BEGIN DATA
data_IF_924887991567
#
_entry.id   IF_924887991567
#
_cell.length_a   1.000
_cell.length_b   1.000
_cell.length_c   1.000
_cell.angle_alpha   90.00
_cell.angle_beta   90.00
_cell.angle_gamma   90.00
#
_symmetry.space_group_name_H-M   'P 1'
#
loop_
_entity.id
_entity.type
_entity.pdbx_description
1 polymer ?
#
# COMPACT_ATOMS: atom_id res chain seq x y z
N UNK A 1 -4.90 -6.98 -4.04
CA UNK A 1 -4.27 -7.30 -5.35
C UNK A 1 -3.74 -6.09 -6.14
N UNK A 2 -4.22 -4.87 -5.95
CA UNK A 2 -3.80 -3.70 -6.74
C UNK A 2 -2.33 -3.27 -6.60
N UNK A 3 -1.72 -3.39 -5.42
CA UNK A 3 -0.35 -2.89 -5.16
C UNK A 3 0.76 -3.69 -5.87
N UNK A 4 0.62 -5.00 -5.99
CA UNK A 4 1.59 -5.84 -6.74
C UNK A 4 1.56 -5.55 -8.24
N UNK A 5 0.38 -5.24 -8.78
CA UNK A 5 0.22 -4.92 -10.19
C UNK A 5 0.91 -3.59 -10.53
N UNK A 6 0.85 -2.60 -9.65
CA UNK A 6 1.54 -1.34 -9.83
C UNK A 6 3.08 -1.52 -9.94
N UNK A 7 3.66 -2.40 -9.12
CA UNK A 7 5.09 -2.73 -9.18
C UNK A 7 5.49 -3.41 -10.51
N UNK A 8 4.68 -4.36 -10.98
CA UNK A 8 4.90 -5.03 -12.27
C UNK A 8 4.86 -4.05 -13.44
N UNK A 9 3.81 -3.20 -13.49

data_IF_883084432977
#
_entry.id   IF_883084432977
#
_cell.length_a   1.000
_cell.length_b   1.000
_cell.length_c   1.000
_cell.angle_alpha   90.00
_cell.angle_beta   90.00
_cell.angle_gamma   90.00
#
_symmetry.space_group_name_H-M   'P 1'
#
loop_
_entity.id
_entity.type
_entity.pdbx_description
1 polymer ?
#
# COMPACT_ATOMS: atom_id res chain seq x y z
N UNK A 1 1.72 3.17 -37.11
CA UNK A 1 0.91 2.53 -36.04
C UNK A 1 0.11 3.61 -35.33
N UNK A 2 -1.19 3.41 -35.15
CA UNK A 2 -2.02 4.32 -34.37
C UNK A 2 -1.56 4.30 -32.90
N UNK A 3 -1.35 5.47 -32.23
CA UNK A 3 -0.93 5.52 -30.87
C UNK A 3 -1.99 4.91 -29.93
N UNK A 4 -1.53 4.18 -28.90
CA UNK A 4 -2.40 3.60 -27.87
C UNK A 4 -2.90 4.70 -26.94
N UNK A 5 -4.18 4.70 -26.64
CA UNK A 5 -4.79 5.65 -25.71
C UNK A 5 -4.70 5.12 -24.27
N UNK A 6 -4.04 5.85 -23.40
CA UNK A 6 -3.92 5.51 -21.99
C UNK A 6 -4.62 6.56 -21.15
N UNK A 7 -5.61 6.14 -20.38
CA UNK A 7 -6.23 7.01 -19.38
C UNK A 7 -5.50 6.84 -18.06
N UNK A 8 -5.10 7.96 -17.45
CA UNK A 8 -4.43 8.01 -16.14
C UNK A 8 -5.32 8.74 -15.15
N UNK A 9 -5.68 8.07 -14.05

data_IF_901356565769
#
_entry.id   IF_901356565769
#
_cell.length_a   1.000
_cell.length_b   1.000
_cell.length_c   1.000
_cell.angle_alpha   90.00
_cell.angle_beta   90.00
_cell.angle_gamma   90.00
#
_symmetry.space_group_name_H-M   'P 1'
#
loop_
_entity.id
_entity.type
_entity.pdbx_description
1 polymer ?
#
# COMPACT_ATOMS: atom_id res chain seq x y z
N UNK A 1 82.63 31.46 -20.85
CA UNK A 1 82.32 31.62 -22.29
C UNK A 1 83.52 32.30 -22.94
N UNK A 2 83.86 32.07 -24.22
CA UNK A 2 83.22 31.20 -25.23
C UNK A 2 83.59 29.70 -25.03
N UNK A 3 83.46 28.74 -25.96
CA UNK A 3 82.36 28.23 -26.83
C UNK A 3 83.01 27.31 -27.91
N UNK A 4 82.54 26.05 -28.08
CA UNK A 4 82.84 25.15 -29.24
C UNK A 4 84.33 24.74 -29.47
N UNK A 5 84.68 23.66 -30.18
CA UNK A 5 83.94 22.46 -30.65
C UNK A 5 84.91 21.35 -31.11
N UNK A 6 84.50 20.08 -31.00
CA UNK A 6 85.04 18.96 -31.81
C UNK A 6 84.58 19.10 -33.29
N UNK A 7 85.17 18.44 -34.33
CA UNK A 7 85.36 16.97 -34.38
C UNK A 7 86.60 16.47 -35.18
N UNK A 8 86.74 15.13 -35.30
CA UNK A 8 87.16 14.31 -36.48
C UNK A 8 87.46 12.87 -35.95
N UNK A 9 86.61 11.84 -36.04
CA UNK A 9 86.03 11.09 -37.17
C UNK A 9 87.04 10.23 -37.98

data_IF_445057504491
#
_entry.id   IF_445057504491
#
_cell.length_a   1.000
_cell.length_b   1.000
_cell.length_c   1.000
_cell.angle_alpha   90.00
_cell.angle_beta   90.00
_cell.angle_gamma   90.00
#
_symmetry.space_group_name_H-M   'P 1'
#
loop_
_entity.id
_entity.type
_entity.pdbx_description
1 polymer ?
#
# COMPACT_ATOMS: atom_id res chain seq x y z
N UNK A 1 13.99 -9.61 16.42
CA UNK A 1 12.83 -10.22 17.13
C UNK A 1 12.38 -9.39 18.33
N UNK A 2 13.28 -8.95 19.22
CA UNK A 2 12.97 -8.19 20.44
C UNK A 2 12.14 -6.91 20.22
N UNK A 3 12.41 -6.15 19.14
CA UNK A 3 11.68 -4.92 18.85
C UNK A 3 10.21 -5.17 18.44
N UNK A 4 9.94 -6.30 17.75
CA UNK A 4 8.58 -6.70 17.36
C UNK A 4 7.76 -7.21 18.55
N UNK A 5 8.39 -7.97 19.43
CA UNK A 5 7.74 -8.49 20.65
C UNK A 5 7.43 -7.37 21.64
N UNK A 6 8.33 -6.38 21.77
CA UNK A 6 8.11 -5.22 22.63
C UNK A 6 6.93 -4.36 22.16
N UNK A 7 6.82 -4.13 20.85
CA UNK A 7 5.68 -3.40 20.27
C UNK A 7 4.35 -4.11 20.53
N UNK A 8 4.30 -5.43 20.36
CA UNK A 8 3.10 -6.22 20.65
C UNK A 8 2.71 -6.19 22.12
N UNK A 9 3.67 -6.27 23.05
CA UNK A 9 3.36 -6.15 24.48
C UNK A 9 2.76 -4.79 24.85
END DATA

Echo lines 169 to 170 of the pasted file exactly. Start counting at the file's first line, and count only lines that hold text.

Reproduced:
C UNK A 4 7.76 -7.21 18.55
N UNK A 5 8.39 -7.97 19.43